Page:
Cornfeld was not, at least in intention or in his own eyes, a crook, but an entrepreneur with a big idea that went wrong. He was the creator of Investors Overseas Services that at its peak controlled billions of dollars of investors' money, who heated up both the American and the international stock markets, and which was largely responsible for the financial crash of 1970, when a period of investing euphoria came to an end.
Bernie Cornfeld was a brilliant salesman who built a giant company by seeing an opportunity, grasping it, and watching it grow beyond his wildest dreams. In common with many whose credo is sales, he never understood the most basic principles of running a business. Instead he exploited greed with a messianic fervour, and swallowed the American dream of success with all the optimism of an outlook that refuses to believe that what goes up can also come down; he was even able to bring idealism into his philosophy, seeing himself as offering the average citizen the same opportunities to invest in a variety of stocks that the rich had always enjoyed.
As a student in the late Forties in Brooklyn, Cornfeld grew up among its Jewish liberal intelligentsia, and he tended, once successful, to give an idealistic motivation to his own success, even up to the time when he became a salesman of mutual funds in Philadelphia. His real object then was to have money to take out young girls: and in his days of greatest affluence he travelled around his many mansions and castles with the equivalent of a harem.
He was born in Istanbul in 1927. His father, Leon, was a Romanian actor, impresario and film producer, with offices in Vienna and Istanbul. But one day he fell through a faulty skylight in Istanbul, was badly hurt. His career ended, Leon Cornfeld moved to New York in 1930 where he made a precarious living as a teacher of German literature. Bernie was three at the time of the move and only six when his father died. His mother, Leon Cornfeld's second wife, went to work 20 hours a day as a nurse. But coming from an intellectual Russian-Jewish family which had lost its wealth in the revolution, she endured hardship stoically and instilled ambition and an ethic of hard work into her son. As a boy, much loved and encouraged by his mother, Bernie eschewed her Tsarist principles for radical politics and claimed to have raised much money in nickels and dimes for the Abraham Lincoln Brigade during the Spanish Civil War. In 1948, an election year, he worked for the socialist candidate Norman Thomas against Truman and Dewey; later he joined the much more revolutionary Socialist Youth League.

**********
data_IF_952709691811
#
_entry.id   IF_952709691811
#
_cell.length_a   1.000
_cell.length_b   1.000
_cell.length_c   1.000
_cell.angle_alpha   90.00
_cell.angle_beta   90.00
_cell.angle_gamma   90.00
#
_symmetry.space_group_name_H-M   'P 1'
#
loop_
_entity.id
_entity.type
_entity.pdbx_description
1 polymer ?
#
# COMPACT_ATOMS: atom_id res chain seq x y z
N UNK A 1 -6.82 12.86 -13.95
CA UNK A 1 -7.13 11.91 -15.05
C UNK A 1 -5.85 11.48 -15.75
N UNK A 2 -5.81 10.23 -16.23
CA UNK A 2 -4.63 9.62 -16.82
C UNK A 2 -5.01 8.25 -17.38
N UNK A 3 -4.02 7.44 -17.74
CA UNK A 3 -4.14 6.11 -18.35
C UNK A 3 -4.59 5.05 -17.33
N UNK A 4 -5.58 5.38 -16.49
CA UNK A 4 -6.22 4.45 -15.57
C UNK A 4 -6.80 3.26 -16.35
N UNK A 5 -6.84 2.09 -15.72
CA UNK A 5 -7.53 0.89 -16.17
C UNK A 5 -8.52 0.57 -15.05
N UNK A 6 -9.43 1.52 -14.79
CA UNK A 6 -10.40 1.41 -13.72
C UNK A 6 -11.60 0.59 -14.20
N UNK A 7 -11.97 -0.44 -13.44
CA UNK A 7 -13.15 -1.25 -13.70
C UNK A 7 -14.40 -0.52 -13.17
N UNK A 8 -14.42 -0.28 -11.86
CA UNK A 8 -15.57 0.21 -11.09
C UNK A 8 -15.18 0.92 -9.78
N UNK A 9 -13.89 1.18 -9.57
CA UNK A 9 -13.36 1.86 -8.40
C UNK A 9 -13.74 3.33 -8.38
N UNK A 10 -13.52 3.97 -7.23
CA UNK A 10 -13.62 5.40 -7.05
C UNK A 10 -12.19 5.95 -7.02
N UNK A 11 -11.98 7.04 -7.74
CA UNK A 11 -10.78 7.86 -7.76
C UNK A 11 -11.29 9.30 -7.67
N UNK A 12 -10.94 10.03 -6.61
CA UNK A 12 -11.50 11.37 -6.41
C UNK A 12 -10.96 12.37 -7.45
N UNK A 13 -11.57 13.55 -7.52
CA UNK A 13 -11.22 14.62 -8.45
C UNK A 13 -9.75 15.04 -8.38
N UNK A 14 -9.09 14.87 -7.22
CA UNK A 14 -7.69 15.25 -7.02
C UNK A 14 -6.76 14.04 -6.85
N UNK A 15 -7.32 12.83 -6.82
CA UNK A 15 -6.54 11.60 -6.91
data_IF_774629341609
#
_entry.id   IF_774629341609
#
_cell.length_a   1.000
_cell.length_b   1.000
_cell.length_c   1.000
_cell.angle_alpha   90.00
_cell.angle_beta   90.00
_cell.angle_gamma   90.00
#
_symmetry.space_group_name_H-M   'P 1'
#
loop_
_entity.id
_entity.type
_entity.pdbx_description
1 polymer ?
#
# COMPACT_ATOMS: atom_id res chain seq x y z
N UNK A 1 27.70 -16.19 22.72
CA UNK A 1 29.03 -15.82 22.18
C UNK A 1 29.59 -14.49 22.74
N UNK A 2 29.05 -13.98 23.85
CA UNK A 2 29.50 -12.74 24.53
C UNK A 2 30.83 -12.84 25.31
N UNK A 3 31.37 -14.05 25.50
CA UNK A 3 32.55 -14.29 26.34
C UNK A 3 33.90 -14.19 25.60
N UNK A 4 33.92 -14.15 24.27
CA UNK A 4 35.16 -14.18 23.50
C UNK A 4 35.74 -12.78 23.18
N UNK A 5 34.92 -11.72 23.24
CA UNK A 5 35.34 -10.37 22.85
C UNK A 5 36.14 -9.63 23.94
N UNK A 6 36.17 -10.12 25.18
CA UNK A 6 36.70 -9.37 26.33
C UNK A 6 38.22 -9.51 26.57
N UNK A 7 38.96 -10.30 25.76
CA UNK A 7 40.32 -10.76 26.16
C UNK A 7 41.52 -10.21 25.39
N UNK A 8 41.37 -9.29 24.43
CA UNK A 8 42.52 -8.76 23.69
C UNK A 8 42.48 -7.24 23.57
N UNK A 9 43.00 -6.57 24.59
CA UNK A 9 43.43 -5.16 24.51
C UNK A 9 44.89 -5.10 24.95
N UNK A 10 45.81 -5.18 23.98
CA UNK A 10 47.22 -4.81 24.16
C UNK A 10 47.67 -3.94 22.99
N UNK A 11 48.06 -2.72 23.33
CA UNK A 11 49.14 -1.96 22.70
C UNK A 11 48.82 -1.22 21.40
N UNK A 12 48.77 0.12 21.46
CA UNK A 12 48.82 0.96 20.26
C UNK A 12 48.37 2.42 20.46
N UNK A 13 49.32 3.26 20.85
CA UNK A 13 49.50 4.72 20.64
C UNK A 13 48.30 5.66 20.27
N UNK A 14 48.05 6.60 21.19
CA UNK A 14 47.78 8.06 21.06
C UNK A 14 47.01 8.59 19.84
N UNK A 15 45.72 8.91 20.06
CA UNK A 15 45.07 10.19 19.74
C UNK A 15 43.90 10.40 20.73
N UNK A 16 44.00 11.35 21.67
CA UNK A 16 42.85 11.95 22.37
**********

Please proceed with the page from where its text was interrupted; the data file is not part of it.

He went to Brooklyn College, then as now a centre of intense intellectual political activity, and while there overcame his worst handicap, a stammer. Willard Beecher, a prominent Adlerian psychiatrist, urged him not to avoid, but to seek out, opportunities to speak in public. He showed a will-power that not only overcame the stammer, but helped form his public persona and self-confidence.
When Cornfeld began selling mutual funds a change was taking place in the American stock market, and the traditional closed-end investment companies (those that raised a fixed amount of capital sufficient to get the company started and to enable it to thrive) were losing venture capital to new open-end mutual funds where money received went into a variety of stocks and shares: the advantage lay in diversity and the general belief that, on average, stock values would always grow, so that gains would outway losses. A persuasive salesman like Cornfeld could easily point out to potential investors the advantage of diversity on a rising market, and at one point he made the Empire State Building, in New York, his only territory, going from office to office in the country's largest skyscraper, where he had no travel expenses and could ignore the weather. At the time he was selling mutual funds for Investors Planning Corporation, but also learning how mutual funds worked: most of the managers of the money that was put into their funds were looking for fast-growing new companies, where capital gains rather than steady income was their incentive to buy, and they were only interested in short-term advantages. The background to this attitude was the need to make up the loss to the investor of the funds' overheads, out of which their profit also had to come.